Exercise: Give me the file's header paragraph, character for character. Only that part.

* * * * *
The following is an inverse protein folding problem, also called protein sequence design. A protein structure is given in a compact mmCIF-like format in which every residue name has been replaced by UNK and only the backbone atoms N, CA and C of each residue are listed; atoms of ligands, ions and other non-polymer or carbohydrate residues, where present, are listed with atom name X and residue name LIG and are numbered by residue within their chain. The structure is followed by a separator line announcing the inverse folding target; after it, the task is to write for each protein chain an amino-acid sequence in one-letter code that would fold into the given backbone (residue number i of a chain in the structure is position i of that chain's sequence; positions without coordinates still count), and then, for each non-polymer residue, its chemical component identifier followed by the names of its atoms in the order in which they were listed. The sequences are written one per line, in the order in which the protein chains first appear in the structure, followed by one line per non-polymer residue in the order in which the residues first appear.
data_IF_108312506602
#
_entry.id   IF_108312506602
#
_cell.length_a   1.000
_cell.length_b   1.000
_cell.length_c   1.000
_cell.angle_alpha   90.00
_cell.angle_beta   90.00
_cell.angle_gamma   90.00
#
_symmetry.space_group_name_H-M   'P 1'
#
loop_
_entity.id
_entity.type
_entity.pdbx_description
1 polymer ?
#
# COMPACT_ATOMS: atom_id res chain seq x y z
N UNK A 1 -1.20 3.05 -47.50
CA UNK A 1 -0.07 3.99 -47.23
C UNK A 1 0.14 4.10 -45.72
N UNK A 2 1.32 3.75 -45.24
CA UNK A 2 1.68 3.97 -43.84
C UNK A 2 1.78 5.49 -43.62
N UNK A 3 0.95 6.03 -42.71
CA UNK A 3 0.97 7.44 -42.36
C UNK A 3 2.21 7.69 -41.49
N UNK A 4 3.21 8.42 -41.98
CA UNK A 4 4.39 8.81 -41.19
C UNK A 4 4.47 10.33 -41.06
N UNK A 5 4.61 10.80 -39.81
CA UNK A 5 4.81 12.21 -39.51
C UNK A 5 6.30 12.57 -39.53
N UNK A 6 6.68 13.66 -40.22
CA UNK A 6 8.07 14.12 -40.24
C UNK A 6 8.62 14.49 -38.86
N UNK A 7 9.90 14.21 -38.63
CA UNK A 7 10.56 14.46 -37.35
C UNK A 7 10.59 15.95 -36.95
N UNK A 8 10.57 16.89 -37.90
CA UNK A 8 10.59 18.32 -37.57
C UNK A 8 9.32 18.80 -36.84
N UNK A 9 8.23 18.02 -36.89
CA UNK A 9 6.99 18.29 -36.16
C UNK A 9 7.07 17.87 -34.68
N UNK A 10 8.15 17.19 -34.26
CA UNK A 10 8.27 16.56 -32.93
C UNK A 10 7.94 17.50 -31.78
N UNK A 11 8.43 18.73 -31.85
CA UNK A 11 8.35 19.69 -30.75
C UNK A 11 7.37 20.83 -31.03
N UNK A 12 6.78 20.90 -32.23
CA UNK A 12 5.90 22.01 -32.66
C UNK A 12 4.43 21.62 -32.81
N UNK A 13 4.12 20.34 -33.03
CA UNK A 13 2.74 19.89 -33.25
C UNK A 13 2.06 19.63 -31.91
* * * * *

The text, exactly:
The following is an inverse protein folding problem, also called protein sequence design. A protein structure is given in a compact mmCIF-like format in which every residue name has been replaced by UNK and only the backbone atoms N, CA and C of each residue are listed; atoms of ligands, ions and other non-polymer or carbohydrate residues, where present, are listed with atom name X and residue name LIG and are numbered by residue within their chain. The structure is followed by a separator line announcing the inverse folding target; after it, the task is to write for each protein chain an amino-acid sequence in one-letter code that would fold into the given backbone (residue number i of a chain in the structure is position i of that chain's sequence; positions without coordinates still count), and then, for each non-polymer residue, its chemical component identifier followed by the names of its atoms in the order in which they were listed. The sequences are written one per line, in the order in which the protein chains first appear in the structure, followed by one line per non-polymer residue in the order in which the residues first appear.